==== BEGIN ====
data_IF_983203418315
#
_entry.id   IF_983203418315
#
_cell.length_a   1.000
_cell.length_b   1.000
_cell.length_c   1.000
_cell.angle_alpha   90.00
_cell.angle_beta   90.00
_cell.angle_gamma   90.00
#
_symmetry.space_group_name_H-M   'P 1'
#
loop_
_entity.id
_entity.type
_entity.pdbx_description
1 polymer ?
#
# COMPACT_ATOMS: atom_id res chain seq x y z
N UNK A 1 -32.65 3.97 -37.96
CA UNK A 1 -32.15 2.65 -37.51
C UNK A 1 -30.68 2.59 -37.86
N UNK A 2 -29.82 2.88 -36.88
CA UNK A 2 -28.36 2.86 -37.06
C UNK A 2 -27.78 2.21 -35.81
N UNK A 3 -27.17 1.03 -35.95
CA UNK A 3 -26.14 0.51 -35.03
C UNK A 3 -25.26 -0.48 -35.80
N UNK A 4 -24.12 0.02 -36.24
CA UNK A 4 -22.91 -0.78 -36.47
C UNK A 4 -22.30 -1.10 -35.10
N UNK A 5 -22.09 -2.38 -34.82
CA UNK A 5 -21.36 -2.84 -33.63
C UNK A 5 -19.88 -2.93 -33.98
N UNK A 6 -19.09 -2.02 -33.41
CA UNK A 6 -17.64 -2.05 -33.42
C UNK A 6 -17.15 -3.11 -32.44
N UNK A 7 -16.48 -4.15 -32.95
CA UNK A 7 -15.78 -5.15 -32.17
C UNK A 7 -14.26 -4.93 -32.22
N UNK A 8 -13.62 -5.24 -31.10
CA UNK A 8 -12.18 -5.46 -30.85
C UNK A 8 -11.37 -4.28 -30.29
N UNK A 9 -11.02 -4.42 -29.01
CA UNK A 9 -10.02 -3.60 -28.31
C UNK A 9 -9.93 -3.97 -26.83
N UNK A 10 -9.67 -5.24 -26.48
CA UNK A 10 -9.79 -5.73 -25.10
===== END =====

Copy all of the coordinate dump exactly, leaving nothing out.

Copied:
data_IF_983203418315
#
_entry.id   IF_983203418315
#
_cell.length_a   1.000
_cell.length_b   1.000
_cell.length_c   1.000
_cell.angle_alpha   90.00
_cell.angle_beta   90.00
_cell.angle_gamma   90.00
#
_symmetry.space_group_name_H-M   'P 1'
#
loop_
_entity.id
_entity.type
_entity.pdbx_description
1 polymer ?
#
# COMPACT_ATOMS: atom_id res chain seq x y z
N UNK A 1 -32.65 3.97 -37.96
CA UNK A 1 -32.15 2.65 -37.51
C UNK A 1 -30.68 2.59 -37.86
N UNK A 2 -29.82 2.88 -36.88
CA UNK A 2 -28.36 2.86 -37.06
C UNK A 2 -27.78 2.21 -35.81
N UNK A 3 -27.17 1.03 -35.95
CA UNK A 3 -26.14 0.51 -35.03
C UNK A 3 -25.26 -0.48 -35.80
N UNK A 4 -24.12 0.02 -36.24
CA UNK A 4 -22.91 -0.78 -36.47
C UNK A 4 -22.30 -1.10 -35.10
N UNK A 5 -22.09 -2.38 -34.82
CA UNK A 5 -21.36 -2.84 -33.63
C UNK A 5 -19.88 -2.93 -33.98
N UNK A 6 -19.09 -2.02 -33.41
CA UNK A 6 -17.64 -2.05 -33.42
C UNK A 6 -17.15 -3.11 -32.44
N UNK A 7 -16.48 -4.15 -32.95
CA UNK A 7 -15.78 -5.15 -32.17
C UNK A 7 -14.26 -4.93 -32.22
N UNK A 8 -13.62 -5.24 -31.10
CA UNK A 8 -12.18 -5.46 -30.85
C UNK A 8 -11.37 -4.28 -30.29
N UNK A 9 -11.02 -4.42 -29.01
CA UNK A 9 -10.02 -3.60 -28.31
C UNK A 9 -9.93 -3.97 -26.83
N UNK A 10 -9.67 -5.24 -26.48
CA UNK A 10 -9.79 -5.73 -25.10